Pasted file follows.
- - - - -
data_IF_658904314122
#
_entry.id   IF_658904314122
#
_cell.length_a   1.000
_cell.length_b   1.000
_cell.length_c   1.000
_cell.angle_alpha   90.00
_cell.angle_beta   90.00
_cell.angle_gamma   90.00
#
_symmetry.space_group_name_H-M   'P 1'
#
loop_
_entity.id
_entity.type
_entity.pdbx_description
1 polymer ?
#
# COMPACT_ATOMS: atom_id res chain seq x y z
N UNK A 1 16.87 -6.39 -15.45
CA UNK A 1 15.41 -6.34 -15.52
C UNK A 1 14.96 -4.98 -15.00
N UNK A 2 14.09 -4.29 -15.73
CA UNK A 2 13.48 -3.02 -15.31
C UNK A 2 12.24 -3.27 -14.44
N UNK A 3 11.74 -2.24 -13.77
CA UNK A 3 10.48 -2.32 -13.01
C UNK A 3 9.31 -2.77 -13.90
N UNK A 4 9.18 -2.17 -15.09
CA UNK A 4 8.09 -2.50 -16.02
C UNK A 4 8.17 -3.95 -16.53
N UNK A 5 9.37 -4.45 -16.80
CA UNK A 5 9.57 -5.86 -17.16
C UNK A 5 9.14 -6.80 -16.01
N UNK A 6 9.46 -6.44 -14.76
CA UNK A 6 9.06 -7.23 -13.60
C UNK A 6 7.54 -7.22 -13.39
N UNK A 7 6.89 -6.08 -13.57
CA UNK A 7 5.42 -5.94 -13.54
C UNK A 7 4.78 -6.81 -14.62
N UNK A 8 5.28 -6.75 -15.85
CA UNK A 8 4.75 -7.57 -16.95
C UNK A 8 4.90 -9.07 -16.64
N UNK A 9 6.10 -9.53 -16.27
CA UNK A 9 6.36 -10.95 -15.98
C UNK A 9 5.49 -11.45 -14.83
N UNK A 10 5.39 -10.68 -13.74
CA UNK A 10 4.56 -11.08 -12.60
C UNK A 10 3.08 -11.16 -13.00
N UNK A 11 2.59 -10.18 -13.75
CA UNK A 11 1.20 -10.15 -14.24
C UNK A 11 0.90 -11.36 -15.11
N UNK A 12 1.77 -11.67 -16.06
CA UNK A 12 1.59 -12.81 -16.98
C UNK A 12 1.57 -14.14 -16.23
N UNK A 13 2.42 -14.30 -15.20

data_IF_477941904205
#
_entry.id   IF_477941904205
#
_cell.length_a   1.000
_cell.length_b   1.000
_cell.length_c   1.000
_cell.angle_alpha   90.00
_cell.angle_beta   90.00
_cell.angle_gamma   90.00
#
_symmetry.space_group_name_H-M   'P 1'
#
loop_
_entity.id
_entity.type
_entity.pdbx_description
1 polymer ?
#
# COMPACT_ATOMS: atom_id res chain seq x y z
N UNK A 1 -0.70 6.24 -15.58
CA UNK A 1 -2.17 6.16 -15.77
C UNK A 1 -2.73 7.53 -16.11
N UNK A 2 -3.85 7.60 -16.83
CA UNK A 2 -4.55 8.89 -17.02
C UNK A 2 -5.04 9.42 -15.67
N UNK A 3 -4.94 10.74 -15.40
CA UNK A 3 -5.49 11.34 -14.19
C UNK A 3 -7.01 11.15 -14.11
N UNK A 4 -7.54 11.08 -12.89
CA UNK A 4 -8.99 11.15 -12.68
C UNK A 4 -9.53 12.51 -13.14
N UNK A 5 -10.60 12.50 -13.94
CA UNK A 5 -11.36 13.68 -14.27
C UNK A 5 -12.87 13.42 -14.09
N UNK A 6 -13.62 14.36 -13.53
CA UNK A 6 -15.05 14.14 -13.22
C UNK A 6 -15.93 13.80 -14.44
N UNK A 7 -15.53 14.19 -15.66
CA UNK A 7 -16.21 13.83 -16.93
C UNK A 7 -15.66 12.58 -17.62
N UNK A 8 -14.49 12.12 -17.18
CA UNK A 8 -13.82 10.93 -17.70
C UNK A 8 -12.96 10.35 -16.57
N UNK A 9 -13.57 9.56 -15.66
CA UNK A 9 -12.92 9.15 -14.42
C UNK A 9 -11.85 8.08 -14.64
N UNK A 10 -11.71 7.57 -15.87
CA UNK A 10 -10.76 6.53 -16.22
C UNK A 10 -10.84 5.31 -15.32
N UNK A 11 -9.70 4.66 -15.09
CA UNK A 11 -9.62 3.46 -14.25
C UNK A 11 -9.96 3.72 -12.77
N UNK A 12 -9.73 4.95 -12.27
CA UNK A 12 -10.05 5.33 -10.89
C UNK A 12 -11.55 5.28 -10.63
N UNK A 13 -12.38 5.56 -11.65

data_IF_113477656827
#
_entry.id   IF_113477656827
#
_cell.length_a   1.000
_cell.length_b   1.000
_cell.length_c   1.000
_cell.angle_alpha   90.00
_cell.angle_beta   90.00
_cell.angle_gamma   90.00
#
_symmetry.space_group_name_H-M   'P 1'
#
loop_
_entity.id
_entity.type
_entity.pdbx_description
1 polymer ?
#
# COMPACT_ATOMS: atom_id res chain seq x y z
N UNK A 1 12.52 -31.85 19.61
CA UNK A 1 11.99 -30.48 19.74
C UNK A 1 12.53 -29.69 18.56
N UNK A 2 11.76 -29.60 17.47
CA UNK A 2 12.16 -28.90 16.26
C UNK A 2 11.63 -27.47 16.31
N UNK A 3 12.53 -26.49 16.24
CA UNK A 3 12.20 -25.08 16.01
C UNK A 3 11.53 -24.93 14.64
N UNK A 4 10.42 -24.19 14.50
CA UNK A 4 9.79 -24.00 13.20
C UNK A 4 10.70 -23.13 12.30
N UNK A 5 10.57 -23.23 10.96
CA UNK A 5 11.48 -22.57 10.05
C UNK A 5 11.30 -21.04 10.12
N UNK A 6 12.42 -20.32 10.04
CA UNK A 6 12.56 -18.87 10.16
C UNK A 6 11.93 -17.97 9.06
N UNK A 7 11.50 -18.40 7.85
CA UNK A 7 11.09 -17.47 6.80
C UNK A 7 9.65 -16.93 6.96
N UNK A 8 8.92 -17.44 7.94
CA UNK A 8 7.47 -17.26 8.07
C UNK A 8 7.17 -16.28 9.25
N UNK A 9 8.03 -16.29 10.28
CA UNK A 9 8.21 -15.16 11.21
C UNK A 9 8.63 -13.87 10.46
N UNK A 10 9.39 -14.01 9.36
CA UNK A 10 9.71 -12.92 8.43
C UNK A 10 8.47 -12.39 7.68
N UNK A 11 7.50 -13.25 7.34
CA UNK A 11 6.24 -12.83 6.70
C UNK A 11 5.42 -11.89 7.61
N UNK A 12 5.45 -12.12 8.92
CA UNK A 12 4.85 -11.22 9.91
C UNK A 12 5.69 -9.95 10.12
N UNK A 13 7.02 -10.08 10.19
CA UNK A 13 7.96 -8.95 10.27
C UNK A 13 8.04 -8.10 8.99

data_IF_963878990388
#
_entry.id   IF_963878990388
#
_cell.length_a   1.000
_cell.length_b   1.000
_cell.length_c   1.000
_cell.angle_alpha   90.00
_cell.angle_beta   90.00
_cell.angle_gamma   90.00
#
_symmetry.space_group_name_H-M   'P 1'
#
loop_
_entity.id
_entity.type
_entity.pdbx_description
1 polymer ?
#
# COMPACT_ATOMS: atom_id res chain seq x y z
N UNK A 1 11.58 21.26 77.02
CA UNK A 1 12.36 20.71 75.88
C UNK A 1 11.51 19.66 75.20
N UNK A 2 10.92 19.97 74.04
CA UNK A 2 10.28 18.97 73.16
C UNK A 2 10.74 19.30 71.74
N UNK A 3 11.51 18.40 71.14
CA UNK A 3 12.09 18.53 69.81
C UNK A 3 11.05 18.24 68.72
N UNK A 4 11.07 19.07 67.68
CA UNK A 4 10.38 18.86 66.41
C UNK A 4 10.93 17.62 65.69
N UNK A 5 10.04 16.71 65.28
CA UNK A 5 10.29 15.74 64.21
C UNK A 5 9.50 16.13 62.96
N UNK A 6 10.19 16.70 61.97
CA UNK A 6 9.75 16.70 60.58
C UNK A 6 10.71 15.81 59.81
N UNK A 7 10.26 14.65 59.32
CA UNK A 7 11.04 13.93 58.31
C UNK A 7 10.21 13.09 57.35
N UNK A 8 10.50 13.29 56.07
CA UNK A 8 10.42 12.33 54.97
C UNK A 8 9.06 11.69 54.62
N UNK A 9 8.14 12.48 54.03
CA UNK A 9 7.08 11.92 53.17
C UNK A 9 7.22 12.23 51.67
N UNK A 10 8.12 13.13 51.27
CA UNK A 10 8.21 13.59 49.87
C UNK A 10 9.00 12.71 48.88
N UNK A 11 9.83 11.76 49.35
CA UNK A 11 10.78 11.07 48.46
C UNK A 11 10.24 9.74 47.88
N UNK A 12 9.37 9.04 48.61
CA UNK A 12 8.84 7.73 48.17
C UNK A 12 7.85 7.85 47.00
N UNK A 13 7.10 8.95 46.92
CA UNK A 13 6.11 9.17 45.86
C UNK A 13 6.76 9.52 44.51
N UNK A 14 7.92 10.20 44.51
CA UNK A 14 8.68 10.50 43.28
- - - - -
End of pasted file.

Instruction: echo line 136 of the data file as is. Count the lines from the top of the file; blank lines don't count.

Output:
CA UNK A 1 11.99 -30.48 19.74